However, the most drastic eco-friendly effect is when we skip flying to meet with partners or colleagues from other locations. Additionally, remote workers tend to eat at home and not waste single-use plastic for coffee cups and packaged fast-food meals.

At the same time, if we order food deliveries at our homes, then someone has to deliver them using petrol, plus such food is usually packed with plastic. So we shouldn’t assume that working from home is eco-friendly by default.

Access to talent anywhere in the world

If you’ve ever had to hire someone, you know how difficult it may be to find the right person who would meet the requirements and would be a fit for the team. When you are not limited to a specific location, the hiring process becomes a much more interesting game.

Ability to retain your best employees

Many professionals were advocating for remote work long before the pandemic hit but they weren’t really listened to. Now that we’ve all gone through a drastic shift in working culture, millions of people worldwide have experienced the benefits and flexibility of working remotely, and they are not ready to go back to the old ways.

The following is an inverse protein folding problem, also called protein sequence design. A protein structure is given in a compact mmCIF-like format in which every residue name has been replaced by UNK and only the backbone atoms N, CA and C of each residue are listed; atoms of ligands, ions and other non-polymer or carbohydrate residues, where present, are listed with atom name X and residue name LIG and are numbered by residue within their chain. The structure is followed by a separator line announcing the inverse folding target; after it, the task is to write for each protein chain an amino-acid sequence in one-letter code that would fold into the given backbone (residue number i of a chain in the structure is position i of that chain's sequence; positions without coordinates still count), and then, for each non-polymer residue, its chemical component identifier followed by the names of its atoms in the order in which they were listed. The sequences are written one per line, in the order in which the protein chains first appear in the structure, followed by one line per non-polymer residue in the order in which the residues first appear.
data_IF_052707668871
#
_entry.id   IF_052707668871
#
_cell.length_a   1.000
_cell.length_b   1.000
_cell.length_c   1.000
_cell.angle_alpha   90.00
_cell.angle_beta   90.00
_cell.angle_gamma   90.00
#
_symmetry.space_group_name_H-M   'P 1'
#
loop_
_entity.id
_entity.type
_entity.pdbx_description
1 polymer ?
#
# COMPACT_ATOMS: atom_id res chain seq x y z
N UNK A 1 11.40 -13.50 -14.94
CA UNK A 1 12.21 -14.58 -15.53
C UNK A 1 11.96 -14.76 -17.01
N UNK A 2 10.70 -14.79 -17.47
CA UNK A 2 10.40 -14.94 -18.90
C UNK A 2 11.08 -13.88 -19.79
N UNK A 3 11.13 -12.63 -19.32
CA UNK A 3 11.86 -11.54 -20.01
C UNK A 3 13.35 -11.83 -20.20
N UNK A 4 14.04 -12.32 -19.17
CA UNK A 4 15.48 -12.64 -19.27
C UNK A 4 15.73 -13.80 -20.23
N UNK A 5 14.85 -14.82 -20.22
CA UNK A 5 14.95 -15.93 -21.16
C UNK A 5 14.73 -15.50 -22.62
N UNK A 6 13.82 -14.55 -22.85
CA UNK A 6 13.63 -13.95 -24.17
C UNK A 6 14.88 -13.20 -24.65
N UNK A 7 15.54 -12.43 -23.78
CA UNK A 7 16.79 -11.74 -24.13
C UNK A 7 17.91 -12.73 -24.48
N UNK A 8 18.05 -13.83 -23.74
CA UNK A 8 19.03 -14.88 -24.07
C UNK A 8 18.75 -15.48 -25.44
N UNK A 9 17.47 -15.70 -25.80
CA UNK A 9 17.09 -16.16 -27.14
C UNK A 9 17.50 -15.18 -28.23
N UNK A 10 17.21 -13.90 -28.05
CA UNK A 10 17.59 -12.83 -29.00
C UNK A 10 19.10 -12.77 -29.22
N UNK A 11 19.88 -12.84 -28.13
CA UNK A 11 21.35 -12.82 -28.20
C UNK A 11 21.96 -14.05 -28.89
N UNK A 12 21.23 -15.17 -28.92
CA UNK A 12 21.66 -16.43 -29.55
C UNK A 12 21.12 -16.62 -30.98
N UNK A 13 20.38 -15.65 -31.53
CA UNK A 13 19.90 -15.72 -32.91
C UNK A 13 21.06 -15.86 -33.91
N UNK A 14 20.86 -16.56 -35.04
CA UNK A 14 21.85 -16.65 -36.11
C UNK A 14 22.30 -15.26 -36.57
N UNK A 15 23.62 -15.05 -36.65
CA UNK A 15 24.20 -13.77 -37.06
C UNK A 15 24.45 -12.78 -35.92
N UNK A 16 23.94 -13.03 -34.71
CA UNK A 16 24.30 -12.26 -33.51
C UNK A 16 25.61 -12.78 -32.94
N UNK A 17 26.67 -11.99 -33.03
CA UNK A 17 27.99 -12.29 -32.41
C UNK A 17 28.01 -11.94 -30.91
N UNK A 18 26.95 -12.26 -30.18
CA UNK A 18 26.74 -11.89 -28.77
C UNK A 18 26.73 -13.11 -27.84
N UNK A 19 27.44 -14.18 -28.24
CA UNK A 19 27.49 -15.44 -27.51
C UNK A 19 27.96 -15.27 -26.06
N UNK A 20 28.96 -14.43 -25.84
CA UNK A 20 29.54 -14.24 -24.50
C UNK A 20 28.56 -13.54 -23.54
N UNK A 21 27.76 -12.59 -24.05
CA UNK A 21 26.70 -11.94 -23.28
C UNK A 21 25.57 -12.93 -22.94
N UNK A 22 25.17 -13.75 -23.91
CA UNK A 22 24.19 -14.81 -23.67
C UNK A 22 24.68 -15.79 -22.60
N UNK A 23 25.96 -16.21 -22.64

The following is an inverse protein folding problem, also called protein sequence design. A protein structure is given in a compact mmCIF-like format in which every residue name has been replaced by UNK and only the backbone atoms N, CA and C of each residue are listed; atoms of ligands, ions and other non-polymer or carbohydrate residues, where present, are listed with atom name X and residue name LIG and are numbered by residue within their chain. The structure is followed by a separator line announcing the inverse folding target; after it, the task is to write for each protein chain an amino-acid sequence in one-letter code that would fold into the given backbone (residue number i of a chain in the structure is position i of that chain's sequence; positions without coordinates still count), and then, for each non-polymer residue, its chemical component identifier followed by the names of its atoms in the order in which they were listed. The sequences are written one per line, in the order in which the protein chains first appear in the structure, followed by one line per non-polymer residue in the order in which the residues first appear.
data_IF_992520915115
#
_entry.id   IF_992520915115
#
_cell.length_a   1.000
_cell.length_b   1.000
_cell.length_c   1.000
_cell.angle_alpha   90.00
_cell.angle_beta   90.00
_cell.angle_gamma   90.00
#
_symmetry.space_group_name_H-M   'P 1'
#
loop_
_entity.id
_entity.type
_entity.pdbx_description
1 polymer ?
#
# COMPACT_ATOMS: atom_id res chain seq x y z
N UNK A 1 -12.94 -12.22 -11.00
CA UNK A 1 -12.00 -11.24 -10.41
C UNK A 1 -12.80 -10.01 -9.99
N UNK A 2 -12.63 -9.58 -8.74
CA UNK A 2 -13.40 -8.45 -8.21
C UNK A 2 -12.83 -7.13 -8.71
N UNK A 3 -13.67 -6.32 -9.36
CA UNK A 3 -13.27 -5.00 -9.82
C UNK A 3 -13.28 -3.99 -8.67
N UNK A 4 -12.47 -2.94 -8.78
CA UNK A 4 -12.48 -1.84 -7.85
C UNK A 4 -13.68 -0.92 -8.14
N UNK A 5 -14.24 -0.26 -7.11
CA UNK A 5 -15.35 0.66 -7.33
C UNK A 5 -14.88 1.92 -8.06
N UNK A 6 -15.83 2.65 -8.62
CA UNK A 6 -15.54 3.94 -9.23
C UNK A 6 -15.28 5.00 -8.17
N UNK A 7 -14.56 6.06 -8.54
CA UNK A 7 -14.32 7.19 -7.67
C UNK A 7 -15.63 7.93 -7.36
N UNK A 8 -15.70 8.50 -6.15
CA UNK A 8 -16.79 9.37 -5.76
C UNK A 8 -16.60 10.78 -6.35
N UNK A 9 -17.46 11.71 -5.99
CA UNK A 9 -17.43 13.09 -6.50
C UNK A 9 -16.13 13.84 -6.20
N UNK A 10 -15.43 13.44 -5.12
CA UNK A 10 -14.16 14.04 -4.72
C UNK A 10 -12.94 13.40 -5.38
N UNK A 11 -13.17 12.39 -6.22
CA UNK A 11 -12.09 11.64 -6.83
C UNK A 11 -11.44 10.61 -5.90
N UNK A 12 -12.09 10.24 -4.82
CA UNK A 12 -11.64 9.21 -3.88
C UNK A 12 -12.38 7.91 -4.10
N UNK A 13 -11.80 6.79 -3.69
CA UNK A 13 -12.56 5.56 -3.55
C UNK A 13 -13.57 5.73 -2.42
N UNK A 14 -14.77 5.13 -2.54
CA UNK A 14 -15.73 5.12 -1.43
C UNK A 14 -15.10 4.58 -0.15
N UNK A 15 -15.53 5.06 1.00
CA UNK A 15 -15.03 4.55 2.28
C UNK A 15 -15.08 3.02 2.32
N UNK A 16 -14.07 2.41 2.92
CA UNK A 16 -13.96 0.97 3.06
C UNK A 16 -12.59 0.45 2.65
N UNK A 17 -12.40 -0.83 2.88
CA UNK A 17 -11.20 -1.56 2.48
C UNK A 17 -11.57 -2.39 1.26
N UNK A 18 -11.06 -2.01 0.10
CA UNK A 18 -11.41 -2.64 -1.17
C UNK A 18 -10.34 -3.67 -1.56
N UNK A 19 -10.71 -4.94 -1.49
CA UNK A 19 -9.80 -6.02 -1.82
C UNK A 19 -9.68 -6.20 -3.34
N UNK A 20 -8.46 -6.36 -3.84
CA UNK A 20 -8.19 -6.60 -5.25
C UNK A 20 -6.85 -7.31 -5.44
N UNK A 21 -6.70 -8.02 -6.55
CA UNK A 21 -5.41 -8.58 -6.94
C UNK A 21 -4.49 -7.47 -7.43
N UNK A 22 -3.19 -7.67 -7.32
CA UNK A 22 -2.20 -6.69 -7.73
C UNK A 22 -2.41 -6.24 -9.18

We’ve already seen the Great Resignation spike where top talented and experienced employees were resigning from companies that insisted on a return to 9-to-5 for no apparent reasons other than the “we miss you” statements.

It’s still too early to say but it looks like it’s the top employees who feel most comfortable leaving their employers because they can find an alternative position relatively easily. And it looks like offering a remote (or at least hybrid) work format will be a must to retain your most efficient workforce.

Cons of remote work

If you decide to work remotely or move your team to a fully functioning hybrid model, you should know that it’s not all roses. All these significant benefits of working remotely that we’ve just discussed can easily be outweighed by the negative side effects.

The good news is, that if you know what the potential cons of remote work are, you can manage and mitigate them.

Cons of remote work

Social isolation

Social isolation is a bigger problem than we tend to think. It can lead to mental health struggles that will affect remote workers for months and years to come. So, anyone working remotely needs to make a conscious effort to socialize outside of their work, engage actively in online meetings, and find the time to meet their colleagues in person occasionally.

Struggle with the workplace